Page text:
Alexander became tsesarevich upon Nicholas's sudden death in 1865. He had been very close to his older brother, and he was devastated by Nicholas' death. When he became tsar, he reflected that “no one had such an impact on my life as my dear brother and friend Nixa [Nicholas]" and lamented that "a terrible responsibility fell on my shoulders" when Nicholas died.
As tsesarevich, Alexander began to study the principles of law and administration under Konstantin Pobedonostsev, then a professor of civil law at Moscow State University and later (from 1880) chief procurator of the Holy Synod of the Orthodox Church in Russia. Pobedonostsev instilled into the young man's mind the belief that zeal for Russian Orthodox thought was an essential factor of Russian patriotism to be cultivated by every right-minded emperor. While he was heir apparent from 1865 to 1881 Alexander did not play a prominent part in public affairs, but allowed it to become known that he had ideas which did not coincide with the principles of the existing government.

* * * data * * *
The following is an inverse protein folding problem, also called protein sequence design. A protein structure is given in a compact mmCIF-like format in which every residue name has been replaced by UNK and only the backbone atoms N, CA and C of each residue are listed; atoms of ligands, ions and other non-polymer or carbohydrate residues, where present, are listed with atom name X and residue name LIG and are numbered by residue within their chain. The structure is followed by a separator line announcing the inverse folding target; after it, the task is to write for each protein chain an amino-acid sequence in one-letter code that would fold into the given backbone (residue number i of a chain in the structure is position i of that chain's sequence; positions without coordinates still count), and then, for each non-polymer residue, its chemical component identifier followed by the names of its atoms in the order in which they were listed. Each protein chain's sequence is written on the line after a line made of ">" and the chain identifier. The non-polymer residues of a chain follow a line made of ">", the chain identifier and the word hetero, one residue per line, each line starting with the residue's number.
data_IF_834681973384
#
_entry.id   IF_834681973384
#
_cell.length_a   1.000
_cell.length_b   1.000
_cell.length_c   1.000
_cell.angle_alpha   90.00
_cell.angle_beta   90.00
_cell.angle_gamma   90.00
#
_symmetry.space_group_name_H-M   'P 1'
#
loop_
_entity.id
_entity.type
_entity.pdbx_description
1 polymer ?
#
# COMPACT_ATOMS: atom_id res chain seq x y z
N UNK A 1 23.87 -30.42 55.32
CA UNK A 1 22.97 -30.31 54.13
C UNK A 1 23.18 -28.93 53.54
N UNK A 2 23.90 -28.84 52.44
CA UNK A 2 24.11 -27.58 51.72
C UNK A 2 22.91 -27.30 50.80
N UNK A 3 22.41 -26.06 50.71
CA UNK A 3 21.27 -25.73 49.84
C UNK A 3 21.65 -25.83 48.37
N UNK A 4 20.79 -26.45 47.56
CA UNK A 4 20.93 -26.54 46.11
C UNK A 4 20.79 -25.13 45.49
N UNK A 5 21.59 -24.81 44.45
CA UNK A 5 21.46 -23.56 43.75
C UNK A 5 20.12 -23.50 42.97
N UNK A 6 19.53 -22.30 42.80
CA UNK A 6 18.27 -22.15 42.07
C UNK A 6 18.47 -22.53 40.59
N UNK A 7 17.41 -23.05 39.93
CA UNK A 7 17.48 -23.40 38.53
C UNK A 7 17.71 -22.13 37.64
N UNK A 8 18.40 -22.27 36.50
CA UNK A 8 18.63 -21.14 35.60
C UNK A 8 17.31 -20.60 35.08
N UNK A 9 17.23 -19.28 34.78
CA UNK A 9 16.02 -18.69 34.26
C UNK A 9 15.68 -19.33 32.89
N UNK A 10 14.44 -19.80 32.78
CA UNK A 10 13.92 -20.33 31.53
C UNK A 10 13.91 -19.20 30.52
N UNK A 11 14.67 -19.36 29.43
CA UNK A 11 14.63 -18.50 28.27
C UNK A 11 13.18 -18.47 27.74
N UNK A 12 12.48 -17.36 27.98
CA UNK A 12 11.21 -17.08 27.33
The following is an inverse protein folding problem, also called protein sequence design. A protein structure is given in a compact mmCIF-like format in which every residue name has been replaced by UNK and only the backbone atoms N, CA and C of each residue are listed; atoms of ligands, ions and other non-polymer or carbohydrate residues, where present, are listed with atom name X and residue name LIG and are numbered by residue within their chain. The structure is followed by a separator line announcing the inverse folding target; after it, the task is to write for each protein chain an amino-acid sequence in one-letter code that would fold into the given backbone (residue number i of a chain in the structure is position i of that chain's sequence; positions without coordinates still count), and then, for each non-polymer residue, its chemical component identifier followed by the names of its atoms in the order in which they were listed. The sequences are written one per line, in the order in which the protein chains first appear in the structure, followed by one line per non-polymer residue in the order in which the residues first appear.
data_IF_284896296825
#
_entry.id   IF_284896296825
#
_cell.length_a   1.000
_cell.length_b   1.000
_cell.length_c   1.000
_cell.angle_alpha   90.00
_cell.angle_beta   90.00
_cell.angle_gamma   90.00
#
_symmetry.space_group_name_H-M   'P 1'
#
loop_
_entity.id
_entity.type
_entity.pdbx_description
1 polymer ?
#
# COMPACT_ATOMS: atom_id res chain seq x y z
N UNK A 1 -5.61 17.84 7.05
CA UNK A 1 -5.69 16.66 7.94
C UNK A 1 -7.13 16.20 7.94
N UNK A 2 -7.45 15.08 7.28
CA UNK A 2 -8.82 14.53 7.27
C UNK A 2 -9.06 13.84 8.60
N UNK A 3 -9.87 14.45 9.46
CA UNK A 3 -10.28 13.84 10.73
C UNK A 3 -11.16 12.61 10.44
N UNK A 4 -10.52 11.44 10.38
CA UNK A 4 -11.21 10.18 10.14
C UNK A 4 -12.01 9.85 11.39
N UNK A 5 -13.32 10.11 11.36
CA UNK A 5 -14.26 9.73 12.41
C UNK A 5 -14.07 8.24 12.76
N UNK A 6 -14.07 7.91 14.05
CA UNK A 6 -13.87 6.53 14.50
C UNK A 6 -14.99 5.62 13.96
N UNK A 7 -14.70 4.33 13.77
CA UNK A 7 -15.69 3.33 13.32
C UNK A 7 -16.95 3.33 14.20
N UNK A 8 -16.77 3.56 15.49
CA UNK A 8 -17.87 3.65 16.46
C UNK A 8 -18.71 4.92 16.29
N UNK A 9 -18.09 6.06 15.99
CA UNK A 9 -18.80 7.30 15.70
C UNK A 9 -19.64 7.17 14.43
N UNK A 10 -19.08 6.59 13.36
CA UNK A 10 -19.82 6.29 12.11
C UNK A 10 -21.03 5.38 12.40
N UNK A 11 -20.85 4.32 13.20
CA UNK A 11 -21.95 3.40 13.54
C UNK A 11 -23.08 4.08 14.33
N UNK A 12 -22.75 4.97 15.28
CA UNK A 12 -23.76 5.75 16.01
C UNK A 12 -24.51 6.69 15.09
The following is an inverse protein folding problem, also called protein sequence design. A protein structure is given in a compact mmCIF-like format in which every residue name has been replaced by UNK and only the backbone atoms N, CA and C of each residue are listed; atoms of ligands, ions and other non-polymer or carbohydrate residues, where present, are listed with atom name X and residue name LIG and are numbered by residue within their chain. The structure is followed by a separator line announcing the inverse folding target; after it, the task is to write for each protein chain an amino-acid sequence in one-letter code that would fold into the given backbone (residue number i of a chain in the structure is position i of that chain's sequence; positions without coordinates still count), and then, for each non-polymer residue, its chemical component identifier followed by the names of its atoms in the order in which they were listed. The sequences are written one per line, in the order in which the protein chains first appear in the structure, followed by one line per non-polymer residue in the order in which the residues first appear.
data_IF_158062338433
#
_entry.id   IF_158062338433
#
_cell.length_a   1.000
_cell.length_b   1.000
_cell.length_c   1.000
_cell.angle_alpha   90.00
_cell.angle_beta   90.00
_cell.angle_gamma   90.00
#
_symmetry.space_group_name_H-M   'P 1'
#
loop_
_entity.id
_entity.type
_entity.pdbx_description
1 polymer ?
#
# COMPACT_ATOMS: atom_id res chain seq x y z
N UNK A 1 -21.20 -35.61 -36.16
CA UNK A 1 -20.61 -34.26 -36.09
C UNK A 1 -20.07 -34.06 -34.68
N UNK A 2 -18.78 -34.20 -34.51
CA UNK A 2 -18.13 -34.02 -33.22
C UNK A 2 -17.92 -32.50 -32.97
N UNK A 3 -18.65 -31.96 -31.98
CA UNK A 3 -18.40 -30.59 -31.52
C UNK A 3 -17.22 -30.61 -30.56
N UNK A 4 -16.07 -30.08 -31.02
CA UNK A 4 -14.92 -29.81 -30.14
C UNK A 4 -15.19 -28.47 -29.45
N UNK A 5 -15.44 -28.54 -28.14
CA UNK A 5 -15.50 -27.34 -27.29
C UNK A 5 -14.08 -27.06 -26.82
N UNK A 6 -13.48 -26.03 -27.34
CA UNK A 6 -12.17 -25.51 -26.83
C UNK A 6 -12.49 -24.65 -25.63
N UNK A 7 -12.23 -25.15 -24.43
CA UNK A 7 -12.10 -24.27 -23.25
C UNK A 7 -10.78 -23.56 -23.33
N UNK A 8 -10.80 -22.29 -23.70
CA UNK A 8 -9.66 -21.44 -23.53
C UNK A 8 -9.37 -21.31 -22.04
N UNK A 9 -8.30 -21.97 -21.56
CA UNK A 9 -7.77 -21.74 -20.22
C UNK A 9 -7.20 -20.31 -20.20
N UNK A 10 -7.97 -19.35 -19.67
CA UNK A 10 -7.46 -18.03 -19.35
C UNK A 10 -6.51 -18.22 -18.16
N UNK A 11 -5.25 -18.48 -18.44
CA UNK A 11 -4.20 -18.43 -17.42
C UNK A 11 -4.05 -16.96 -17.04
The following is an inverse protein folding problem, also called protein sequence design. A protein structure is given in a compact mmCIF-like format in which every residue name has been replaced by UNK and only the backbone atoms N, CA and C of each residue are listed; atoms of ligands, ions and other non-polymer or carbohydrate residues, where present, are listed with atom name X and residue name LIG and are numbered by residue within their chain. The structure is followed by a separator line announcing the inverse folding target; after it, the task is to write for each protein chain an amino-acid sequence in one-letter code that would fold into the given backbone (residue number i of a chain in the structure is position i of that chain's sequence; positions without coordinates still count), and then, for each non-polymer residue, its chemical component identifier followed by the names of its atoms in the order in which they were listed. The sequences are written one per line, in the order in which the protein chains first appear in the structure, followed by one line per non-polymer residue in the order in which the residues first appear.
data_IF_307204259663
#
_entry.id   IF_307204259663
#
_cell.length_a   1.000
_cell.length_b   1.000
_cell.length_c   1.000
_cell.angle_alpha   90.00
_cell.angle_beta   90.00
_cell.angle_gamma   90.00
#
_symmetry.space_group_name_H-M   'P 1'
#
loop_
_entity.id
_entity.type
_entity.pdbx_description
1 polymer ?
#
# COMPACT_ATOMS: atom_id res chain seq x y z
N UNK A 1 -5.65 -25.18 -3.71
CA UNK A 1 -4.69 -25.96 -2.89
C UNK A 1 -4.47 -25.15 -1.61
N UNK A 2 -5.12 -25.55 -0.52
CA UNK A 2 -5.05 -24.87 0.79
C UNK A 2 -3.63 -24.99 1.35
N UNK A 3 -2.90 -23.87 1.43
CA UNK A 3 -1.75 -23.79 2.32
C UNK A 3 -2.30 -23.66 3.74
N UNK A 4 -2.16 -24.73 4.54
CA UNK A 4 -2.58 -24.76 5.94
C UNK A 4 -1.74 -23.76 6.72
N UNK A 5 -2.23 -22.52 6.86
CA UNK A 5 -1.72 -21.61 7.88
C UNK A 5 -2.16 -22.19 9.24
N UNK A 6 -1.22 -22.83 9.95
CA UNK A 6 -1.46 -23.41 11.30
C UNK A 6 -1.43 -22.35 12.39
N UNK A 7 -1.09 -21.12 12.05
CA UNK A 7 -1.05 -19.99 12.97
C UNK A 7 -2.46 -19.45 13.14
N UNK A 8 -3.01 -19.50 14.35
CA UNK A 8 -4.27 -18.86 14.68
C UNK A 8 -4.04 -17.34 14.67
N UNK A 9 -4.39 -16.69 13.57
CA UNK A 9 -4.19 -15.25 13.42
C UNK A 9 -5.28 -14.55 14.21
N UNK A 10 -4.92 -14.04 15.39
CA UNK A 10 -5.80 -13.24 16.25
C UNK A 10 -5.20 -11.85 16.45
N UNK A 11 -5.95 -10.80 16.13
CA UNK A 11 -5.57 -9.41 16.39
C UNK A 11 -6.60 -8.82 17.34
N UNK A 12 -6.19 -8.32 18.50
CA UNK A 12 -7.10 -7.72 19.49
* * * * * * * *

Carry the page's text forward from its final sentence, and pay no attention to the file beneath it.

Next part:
On his deathbed, Nicholas allegedly expressed the wish that his fiancée, Princess Dagmar of Denmark, should marry Alexander. Alexander's parents encouraged the match. On 2 June 1866, Alexander went to Copenhagen to visit Dagmar. When they were looking at photographs of the deceased Nicholas, Alexander proposed to Dagmar. On 9 November [O.S. 28 October] 1866 in the Grand Church of the Winter Palace in St. Petersburg, Alexander wed Dagmar, who converted to Orthodox Christianity and took the name Maria Feodorovna. The union proved a happy one to the end; unlike nearly all of his predecessors since Peter I, there was no adultery in his marriage. The couple spent their wedding night at the Tsarevich's private dacha known as "My Property".
Alexander and his father became estranged due to their different political views. In 1870, Alexander II supported Prussia in the Franco-Prussian War, which angered Alexander. Influenced by his Danish wife Dagmar, Alexander criticized the "shortsighted government" for helping the "Prussian pigs".